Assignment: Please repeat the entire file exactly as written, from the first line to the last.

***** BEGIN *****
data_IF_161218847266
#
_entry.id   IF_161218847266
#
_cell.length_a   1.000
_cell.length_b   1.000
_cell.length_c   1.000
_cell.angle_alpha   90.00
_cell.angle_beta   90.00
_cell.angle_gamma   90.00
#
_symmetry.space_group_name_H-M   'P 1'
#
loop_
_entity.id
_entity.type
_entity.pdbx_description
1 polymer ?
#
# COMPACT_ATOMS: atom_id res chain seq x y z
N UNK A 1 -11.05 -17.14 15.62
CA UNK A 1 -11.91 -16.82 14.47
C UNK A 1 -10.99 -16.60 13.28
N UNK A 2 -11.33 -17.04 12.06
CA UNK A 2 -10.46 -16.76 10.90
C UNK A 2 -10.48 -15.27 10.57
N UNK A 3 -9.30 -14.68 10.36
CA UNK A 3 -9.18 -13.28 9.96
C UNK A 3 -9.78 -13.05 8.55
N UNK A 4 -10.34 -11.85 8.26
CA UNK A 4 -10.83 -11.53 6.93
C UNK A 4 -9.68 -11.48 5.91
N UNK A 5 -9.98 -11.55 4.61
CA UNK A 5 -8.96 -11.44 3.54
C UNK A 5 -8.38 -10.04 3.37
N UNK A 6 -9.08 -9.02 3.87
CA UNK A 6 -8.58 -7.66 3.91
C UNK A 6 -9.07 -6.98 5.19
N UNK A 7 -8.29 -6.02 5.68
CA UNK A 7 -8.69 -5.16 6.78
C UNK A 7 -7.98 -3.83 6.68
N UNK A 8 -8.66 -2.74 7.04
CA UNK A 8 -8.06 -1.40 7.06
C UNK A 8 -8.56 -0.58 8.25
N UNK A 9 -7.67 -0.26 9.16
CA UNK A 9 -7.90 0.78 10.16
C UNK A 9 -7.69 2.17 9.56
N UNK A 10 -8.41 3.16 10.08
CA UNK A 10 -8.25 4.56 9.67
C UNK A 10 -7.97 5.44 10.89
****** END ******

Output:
data_IF_161218847266
#
_entry.id   IF_161218847266
#
_cell.length_a   1.000
_cell.length_b   1.000
_cell.length_c   1.000
_cell.angle_alpha   90.00
_cell.angle_beta   90.00
_cell.angle_gamma   90.00
#
_symmetry.space_group_name_H-M   'P 1'
#
loop_
_entity.id
_entity.type
_entity.pdbx_description
1 polymer ?
#
# COMPACT_ATOMS: atom_id res chain seq x y z
N UNK A 1 -11.05 -17.14 15.62
CA UNK A 1 -11.91 -16.82 14.47
C UNK A 1 -10.99 -16.60 13.28
N UNK A 2 -11.33 -17.04 12.06
CA UNK A 2 -10.46 -16.76 10.90
C UNK A 2 -10.48 -15.27 10.57
N UNK A 3 -9.30 -14.68 10.36
CA UNK A 3 -9.18 -13.28 9.96
C UNK A 3 -9.78 -13.05 8.55
N UNK A 4 -10.34 -11.85 8.26
CA UNK A 4 -10.83 -11.53 6.93
C UNK A 4 -9.68 -11.48 5.91
N UNK A 5 -9.98 -11.55 4.61
CA UNK A 5 -8.96 -11.44 3.54
C UNK A 5 -8.38 -10.04 3.37
N UNK A 6 -9.08 -9.02 3.87
CA UNK A 6 -8.58 -7.66 3.91
C UNK A 6 -9.07 -6.98 5.19
N UNK A 7 -8.29 -6.02 5.68
CA UNK A 7 -8.69 -5.16 6.78
C UNK A 7 -7.98 -3.83 6.68
N UNK A 8 -8.66 -2.74 7.04
CA UNK A 8 -8.06 -1.40 7.06
C UNK A 8 -8.56 -0.58 8.25
N UNK A 9 -7.67 -0.26 9.16
CA UNK A 9 -7.90 0.78 10.16
C UNK A 9 -7.69 2.17 9.56
N UNK A 10 -8.41 3.16 10.08
CA UNK A 10 -8.25 4.56 9.67
C UNK A 10 -7.97 5.44 10.89